Booklist Reviews 2016 April #1
Winters' splendid The Last Policeman trilogy was set in a version of the contemporary world that was soon to be destroyed; his new novel is also set in the contemporary world but in an alternate version—one in which the Civil War never happened. Slavery, even today, is still the law in four American states. When Victor, a young African American who works for the U.S. Marshals Service, is tasked with locating a runaway slave, he doesn't plan on going up against a notorious abolitionist movement, or on discovering the hidden truths of his own country. This is a daring and very well constructed novel; readers who enjoyed the Last Policeman novels will find the same intelligent characterization and attention to time and place here. Pair this with Brendan Dubois' Resurrection Day (1999), which takes place in an equally intriguing alternate world, one in which the Cuban Missile Crisis has erupted into nuclear war. Copyright 2014 Booklist Reviews.
LJ Reviews 2016 February #2
Winters's The Last Policeman won the 2012 Edgar Award for best debut mystery and has sold 91,000 copies, but while this new book is touted as a thriller, it would seem to be much more. The setting looks like contemporary America, but the Civil War was never fought, and slavery persists in the so-called Hard Four states. A young black man named Victor works as a bounty hunter for the U.S. Marshall Service, tamping down memories of his plantation childhood as he infiltrates an abolitionist cell called the Underground Airlines. He's in pursuit of the runaway slave Jackdaw, whom the authorities really, really want. Victor doesn't wish to compromise his own freedom, but he's starting to realize that there are some terrible secrets at the heart of the government. With a 75,000-copy first printing.[Page 73]. (c) Copyright 2016 Library Journals LLC, a wholly owned subsidiary of Media Source, Inc. No redistribution permitted.
LJ Reviews 2016 April #2
In this alternative history, President Abraham Lincoln is assassinated en route to his inauguration. His death leads legislators to come together with one last proposal to keep the Union intact. It works, and today the status of slavery is decided state by state. In the Hard Four states, "peebs" (Persons Bound to Labor) are legally enchained, working 12 hours on and eight off. If a peeb escapes, the federal government is enjoined to find and return him to his owners. Victor works undercover for the U.S. Marshals, tracking down other black men. Now he's hunting a peeb named Jackdaw. Something's wrong, though, and he can't figure out what. Fast paced and filled with menace, the story has an ambience that makes it special. In Victor's supposedly "free" world, everywhere there are traps for people of color—free doesn't mean equal and definitely doesn't mean safe. What's startling is that Victor's experiences could well happen in the contemporary world. VERDICT Explosive, well plotted, and impossible to put down, this alt-hist by the Edgar Award-winning author of the "Last Policeman" trilogy will attract readers of all genres. [See Prepub Alert, 1/25/16.][Page 87]. (c) Copyright 2016 Library Journals LLC, a wholly owned subsidiary of Media Source, Inc. No redistribution permitted.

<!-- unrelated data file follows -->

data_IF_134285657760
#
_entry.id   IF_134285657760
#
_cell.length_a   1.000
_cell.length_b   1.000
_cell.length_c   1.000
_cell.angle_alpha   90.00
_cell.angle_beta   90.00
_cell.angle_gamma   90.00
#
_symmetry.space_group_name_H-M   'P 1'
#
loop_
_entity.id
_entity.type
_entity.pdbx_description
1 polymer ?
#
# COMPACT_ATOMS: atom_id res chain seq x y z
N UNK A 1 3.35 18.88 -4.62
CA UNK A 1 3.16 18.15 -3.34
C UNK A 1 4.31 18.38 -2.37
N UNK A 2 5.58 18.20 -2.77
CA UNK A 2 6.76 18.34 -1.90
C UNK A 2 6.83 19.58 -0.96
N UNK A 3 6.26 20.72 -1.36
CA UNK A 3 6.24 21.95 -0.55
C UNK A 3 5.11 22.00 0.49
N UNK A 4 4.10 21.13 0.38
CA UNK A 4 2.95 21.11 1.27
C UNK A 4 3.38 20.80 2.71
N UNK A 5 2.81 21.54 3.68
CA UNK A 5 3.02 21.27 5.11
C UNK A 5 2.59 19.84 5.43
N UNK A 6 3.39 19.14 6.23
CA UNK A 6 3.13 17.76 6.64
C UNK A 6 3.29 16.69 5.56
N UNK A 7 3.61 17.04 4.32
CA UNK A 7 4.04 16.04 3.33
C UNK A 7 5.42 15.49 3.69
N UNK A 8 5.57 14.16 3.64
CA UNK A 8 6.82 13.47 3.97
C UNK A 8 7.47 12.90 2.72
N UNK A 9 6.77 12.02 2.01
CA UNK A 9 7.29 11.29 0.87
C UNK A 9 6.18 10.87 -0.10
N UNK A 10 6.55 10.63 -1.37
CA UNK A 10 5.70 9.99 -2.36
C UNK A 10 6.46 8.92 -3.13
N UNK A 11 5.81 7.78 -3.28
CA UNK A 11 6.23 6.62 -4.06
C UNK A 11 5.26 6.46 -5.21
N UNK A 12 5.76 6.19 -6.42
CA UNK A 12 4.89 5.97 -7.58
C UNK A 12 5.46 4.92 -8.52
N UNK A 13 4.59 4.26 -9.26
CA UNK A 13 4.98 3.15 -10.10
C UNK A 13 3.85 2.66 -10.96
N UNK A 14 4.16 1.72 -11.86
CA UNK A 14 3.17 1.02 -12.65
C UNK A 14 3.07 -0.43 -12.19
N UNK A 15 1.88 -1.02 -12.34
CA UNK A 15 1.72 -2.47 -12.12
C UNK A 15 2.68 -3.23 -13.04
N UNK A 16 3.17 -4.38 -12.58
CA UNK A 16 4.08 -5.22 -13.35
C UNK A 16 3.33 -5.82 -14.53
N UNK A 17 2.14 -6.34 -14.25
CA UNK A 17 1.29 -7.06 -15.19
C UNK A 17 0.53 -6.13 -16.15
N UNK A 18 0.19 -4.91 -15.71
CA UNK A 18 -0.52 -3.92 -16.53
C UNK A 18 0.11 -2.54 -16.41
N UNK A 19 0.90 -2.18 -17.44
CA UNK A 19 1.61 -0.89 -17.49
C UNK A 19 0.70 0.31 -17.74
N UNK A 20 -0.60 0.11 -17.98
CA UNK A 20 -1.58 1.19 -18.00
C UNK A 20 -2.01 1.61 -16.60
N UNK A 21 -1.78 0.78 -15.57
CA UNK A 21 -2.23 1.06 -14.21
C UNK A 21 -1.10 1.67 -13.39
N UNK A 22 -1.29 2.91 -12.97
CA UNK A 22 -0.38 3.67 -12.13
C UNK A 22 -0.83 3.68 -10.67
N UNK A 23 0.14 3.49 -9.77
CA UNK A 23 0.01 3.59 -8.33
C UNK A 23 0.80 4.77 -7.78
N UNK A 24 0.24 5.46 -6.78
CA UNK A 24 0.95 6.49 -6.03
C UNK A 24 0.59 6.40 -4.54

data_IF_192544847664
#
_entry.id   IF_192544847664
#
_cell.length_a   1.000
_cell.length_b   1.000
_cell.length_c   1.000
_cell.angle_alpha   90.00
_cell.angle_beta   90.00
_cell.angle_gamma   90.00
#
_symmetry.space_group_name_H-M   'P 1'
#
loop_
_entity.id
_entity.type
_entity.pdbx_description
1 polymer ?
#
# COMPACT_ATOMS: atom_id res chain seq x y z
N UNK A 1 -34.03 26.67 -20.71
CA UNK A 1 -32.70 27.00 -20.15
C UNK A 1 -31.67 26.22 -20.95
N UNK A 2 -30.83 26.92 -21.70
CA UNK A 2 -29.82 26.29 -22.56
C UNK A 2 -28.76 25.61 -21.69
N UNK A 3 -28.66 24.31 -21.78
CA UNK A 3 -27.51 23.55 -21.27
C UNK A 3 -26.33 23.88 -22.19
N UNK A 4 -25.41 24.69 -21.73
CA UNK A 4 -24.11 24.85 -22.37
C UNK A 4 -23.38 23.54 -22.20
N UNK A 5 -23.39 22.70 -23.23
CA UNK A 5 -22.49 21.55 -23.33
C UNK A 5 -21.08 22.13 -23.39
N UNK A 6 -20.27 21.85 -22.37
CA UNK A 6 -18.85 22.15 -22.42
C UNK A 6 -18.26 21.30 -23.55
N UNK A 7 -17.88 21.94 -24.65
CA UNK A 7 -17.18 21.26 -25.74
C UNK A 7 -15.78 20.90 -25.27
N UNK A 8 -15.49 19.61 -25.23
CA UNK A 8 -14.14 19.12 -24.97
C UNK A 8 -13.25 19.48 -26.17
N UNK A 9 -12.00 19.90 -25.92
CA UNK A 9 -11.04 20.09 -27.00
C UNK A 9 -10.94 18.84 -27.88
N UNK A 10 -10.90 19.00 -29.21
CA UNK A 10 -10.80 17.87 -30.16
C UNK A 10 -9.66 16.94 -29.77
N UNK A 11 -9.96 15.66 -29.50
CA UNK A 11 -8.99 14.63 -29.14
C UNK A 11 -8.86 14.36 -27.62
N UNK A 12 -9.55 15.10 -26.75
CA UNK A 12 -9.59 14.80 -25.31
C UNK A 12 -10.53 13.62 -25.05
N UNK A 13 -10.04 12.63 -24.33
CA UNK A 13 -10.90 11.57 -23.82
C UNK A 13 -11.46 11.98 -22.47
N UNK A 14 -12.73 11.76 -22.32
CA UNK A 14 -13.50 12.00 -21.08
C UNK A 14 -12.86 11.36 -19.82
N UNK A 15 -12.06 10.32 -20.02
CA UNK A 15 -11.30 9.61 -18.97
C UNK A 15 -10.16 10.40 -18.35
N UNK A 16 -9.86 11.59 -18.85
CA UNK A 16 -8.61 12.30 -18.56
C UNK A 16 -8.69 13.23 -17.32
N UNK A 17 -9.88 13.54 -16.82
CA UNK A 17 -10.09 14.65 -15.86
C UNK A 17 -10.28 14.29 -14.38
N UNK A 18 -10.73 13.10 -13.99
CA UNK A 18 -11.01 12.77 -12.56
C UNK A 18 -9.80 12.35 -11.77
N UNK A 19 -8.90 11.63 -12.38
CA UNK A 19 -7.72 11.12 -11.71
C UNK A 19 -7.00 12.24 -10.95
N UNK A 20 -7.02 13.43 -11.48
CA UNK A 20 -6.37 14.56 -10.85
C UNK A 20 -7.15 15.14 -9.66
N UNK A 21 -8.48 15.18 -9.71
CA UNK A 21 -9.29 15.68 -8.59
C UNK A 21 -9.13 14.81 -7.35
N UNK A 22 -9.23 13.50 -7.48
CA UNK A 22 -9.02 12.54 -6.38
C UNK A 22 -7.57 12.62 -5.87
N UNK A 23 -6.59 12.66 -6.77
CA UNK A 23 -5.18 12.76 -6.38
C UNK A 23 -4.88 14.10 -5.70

PW Reviews 2016 May #1
Ralph Ellison's The Invisible Man meets Blade Runner in this outstanding alternate history thriller from Edgar-winner Winters (The Last Policeman). Victor, an African-American bounty hunter for the U.S. Marshals Service, possesses a supreme talent for tracking down runaway slaves in a world in which there was no Civil War and slavery still exists in four Southern states. He's a master of disguise and dissembling. Victor tracks a runaway slave code-named Jackdaw to Indianapolis, Ind., where he ingratiates himself with Father Barton, a purported leader of an abolitionist organization called Underground Airlines, and succeeds in penetrating the group. But soon thereafter Victor impulsively befriends Martha Flowers, a down-on-her-luck white woman traveling with her young biracial son, Lionel, a kindness that soon jeopardizes Victor's carefully constructed cover identity. The novel's closing section contains several breathtaking reversals, a genuinely disturbing revelation, and an exhilarating final course of action for Victor. Agent: Joelle Delbourgo, Joelle Delbourgo Associates. (July)[Page ]. Copyright 2016 PWxyz LLC